A pocket full of Pygmy teeth
special to the daily
Much of the care I provide in remote areas of the world involves extracting rotten teeth. I learned early on during my trips to Vanuatu, Honduras and Nepal that I could relieve a lot of suffering by pulling a bad tooth. I have gotten quite good at the anesthetic, so people line up for hours waiting for relief. Normally I don’t save the teeth. But I had never seen anything like the filed fangs I pulled from the mouths of the Pygmy tribes of Cameroon.
Last spring, while on my 15th trip to the rainforests of Honduras providing care to the last remaining tribes of Tawakan Indians, I kept wondering if there still existed even more isolated peoples in the world.
Like, where and who are Pygmies anyway?
When I returned home I wrote the single word “pygmy” on a sticky note to remind me to look that up some day.
A few weeks later one of my patients saw the posters in my waiting room of the “Pennies for PJ” donations I received from the Breckenridge Elementary School children. He is a consultant for a mining company in Cameroon and asked if I would consider working in Africa with a remote tribe of Baka rainforest people.
“You might know them as Pygmies,” he said.
So started my medical mission to the mysterious “Pygmy tribes” of the central African rainforest, the largest group of hunter-gatherers in the world.
Except for a T-shirt and machete, these wonderfully friendly, curious people live the same as they have for thousands of years in small leaf huts, filing their teeth into sharp points for beautification, and singing a complex and captivating yodel-like music praising their loving rainforest god for their good fortune. The chief of the first Baka tribe I visited wore a tattered, unseasonably warm overcoat as he crawled out of his leaf hut. His beard and balding head were my only clues to his age, because he had the height and slight build of an 8-year-old boy.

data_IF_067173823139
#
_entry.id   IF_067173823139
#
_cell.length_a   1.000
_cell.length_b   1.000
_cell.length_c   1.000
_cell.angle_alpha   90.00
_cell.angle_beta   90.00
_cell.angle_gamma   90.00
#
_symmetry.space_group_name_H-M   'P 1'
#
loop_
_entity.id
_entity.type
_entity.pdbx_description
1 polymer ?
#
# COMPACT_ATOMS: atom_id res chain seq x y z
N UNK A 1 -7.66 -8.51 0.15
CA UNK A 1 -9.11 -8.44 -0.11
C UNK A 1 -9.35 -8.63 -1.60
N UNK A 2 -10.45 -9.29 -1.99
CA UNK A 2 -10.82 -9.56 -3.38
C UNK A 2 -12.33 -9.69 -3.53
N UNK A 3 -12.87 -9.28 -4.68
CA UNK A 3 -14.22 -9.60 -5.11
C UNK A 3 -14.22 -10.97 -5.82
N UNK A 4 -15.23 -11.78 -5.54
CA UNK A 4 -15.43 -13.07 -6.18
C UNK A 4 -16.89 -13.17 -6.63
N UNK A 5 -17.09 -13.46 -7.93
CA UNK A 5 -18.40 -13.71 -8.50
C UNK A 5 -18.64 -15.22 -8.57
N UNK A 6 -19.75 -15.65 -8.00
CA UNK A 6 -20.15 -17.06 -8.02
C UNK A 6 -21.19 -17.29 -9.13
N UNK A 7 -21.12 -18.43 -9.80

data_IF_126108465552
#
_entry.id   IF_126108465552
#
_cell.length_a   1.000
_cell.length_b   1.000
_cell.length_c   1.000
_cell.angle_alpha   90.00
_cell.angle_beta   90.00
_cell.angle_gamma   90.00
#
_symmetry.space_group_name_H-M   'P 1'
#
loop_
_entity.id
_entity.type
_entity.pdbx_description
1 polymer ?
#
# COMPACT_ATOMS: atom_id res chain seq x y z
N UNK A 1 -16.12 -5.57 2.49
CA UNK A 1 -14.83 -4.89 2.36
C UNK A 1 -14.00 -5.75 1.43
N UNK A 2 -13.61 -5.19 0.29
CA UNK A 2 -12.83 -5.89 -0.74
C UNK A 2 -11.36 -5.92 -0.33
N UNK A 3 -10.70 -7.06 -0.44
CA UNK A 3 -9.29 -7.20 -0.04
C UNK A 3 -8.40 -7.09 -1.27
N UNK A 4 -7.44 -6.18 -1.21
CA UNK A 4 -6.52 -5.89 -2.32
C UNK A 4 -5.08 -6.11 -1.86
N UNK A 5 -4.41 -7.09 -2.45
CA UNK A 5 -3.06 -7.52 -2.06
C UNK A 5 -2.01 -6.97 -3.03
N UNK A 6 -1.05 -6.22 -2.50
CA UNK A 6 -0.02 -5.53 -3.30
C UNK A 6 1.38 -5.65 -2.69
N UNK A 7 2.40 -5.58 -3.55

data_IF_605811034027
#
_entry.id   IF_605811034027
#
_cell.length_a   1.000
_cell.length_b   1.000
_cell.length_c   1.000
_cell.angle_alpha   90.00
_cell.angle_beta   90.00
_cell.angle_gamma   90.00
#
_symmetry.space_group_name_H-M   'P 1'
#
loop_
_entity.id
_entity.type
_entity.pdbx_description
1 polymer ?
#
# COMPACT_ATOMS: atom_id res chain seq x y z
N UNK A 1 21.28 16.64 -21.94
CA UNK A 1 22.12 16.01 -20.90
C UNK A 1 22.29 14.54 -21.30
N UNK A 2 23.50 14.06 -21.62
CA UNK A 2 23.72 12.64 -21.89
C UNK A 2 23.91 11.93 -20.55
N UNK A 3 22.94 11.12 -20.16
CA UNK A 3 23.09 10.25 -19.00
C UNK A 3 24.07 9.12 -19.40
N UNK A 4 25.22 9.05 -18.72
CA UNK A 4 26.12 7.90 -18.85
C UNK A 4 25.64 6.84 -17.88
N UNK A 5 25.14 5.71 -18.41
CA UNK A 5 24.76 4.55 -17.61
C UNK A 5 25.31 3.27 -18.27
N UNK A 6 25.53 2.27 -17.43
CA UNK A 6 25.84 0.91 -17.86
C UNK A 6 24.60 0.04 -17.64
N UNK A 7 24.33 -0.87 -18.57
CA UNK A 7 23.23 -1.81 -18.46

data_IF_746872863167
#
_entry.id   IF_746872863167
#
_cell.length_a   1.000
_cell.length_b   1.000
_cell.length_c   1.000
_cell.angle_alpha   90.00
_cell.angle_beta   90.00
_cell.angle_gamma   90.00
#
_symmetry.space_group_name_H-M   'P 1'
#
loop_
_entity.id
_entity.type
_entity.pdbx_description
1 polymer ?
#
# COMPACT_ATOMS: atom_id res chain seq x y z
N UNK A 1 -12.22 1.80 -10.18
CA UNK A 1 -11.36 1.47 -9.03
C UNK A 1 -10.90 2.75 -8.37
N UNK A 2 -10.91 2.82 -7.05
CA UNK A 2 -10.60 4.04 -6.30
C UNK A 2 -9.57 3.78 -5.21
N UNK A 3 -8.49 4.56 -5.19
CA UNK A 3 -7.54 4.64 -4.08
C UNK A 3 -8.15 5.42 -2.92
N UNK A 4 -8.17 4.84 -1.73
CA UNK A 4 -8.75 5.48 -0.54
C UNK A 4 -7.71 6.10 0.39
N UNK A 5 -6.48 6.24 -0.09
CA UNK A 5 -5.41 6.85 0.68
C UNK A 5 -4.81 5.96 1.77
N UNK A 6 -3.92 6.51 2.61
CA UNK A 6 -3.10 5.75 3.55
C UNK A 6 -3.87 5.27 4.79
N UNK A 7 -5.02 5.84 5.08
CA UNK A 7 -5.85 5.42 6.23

I went as a volunteer with the nonprofit organization GeoAid, which is funded primarily by GeoVic, a Colorado-based mining company with mineral rights to develop a cobalt deposit deep in the rainforest of southeast Cameroon. The UN’s Equator Principles require that if a foreign corporation extracts minerals, they must complete environmental and social impact studies and mitigate those impacts.
GeoAid sent two full shipping containers of medical supplies from the U.S. to Cameroon last June. I spent the first week of my trip unpacking and repacking one of the 40-foot containers to prove we were not smuggling anything into the country and not so patiently knocking on bureaucrats’ doors waiting for approval to distribute these supplies so badly needed by the poor citizens of their country.
Not willing to offer bribes to unblinking officials, the two shipping containers remained locked in customs. Seeing this was unlikely to change in the month I had available, I used $3,000 I brought from home to buy as much medicine as would fit into the back of a Land Rover and headed for the bush.
GeoAid had already established the infrastructure of a dedicated field staff in a small rented office, a pickup, a Land Rover and a four-wheel drive ambulance. With these resources at my disposal, I was able to help facilitate a government polio vaccination program of 3,000 children, deliver three propane refrigerators for clinics without electricity to keep vaccines cold, distribute 1,250 mosquito nets, leave several months worth of medical supplies in three remote village health centers, drain countless boils and pull about 100 teeth.
I actually only brought two teeth home, but I’ll bet they’re the only pointy Pygmy teeth in town.
“Doc PJ” Perrinjaquet, MD is the president of High Country Health Care and has worked as a family
physician in Breckenridge for more than 20 years.
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